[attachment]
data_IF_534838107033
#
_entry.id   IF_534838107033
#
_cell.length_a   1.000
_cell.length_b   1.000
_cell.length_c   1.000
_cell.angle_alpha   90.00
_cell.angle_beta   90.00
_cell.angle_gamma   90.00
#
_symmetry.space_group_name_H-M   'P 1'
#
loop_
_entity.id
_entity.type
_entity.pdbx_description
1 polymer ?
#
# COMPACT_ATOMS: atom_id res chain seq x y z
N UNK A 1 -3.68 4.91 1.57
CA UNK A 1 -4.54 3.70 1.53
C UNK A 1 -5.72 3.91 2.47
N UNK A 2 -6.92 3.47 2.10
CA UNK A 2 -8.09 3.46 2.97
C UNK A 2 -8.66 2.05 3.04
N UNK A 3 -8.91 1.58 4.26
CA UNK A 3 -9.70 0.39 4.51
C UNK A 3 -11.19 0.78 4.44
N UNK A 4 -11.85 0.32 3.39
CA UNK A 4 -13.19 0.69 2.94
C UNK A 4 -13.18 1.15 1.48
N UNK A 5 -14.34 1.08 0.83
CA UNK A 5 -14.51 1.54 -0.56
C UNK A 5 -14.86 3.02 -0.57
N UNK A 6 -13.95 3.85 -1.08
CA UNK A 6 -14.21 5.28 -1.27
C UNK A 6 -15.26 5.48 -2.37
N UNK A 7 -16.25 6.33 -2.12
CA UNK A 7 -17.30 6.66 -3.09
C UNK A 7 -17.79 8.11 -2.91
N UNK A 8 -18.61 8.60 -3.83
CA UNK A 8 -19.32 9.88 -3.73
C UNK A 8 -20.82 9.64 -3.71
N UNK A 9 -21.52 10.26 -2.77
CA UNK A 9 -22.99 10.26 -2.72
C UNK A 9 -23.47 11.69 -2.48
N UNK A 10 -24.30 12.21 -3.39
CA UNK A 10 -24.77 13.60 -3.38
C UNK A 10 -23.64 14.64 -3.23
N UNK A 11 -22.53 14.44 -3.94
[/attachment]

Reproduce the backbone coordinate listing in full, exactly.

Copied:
data_IF_534838107033
#
_entry.id   IF_534838107033
#
_cell.length_a   1.000
_cell.length_b   1.000
_cell.length_c   1.000
_cell.angle_alpha   90.00
_cell.angle_beta   90.00
_cell.angle_gamma   90.00
#
_symmetry.space_group_name_H-M   'P 1'
#
loop_
_entity.id
_entity.type
_entity.pdbx_description
1 polymer ?
#
# COMPACT_ATOMS: atom_id res chain seq x y z
N UNK A 1 -3.68 4.91 1.57
CA UNK A 1 -4.54 3.70 1.53
C UNK A 1 -5.72 3.91 2.47
N UNK A 2 -6.92 3.47 2.10
CA UNK A 2 -8.09 3.46 2.97
C UNK A 2 -8.66 2.05 3.04
N UNK A 3 -8.91 1.58 4.26
CA UNK A 3 -9.70 0.39 4.51
C UNK A 3 -11.19 0.78 4.44
N UNK A 4 -11.85 0.32 3.39
CA UNK A 4 -13.19 0.69 2.94
C UNK A 4 -13.18 1.15 1.48
N UNK A 5 -14.34 1.08 0.83
CA UNK A 5 -14.51 1.54 -0.56
C UNK A 5 -14.86 3.02 -0.57
N UNK A 6 -13.95 3.85 -1.08
CA UNK A 6 -14.21 5.28 -1.27
C UNK A 6 -15.26 5.48 -2.37
N UNK A 7 -16.25 6.33 -2.12
CA UNK A 7 -17.30 6.66 -3.09
C UNK A 7 -17.79 8.11 -2.91
N UNK A 8 -18.61 8.60 -3.83
CA UNK A 8 -19.32 9.88 -3.73
C UNK A 8 -20.82 9.64 -3.71
N UNK A 9 -21.52 10.26 -2.77
CA UNK A 9 -22.99 10.26 -2.72
C UNK A 9 -23.47 11.69 -2.48
N UNK A 10 -24.30 12.21 -3.39
CA UNK A 10 -24.77 13.60 -3.38
C UNK A 10 -23.64 14.64 -3.23
N UNK A 11 -22.53 14.44 -3.94